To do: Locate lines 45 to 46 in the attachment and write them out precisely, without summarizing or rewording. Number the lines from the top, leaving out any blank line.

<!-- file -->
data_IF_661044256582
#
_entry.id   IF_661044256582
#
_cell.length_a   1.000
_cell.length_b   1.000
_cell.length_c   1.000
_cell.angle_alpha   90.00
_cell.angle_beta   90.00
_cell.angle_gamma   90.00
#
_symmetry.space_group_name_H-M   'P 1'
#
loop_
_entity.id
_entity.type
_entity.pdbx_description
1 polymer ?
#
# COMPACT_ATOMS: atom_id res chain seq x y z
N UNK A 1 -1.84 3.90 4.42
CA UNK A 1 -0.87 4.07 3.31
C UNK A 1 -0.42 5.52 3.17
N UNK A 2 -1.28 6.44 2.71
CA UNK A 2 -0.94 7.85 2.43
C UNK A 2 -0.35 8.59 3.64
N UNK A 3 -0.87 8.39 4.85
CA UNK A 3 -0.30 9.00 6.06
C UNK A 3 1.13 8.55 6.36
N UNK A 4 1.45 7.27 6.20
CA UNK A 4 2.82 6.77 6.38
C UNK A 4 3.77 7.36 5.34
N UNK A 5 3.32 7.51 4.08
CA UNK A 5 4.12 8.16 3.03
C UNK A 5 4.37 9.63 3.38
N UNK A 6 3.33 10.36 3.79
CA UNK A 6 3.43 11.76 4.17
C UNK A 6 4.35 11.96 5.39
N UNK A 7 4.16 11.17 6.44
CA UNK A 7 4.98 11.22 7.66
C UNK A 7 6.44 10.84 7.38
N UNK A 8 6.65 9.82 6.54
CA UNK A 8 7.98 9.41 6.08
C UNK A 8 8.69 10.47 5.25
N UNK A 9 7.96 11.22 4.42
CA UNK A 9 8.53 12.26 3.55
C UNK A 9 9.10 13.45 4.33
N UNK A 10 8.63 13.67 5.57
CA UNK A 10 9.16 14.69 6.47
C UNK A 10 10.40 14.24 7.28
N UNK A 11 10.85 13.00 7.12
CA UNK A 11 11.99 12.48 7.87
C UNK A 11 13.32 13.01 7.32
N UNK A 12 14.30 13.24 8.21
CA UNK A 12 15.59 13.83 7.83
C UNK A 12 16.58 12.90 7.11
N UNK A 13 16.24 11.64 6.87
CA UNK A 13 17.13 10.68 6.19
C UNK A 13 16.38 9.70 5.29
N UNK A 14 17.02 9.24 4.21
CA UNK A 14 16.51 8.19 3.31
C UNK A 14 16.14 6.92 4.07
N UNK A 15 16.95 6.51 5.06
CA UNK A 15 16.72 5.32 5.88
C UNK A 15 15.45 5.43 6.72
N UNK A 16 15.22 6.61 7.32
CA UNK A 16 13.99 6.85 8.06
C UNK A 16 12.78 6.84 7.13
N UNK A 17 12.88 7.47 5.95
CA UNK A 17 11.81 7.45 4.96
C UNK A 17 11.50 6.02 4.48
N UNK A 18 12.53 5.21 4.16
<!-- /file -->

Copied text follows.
N UNK A 9 7.96 11.22 4.42
CA UNK A 9 8.53 12.26 3.55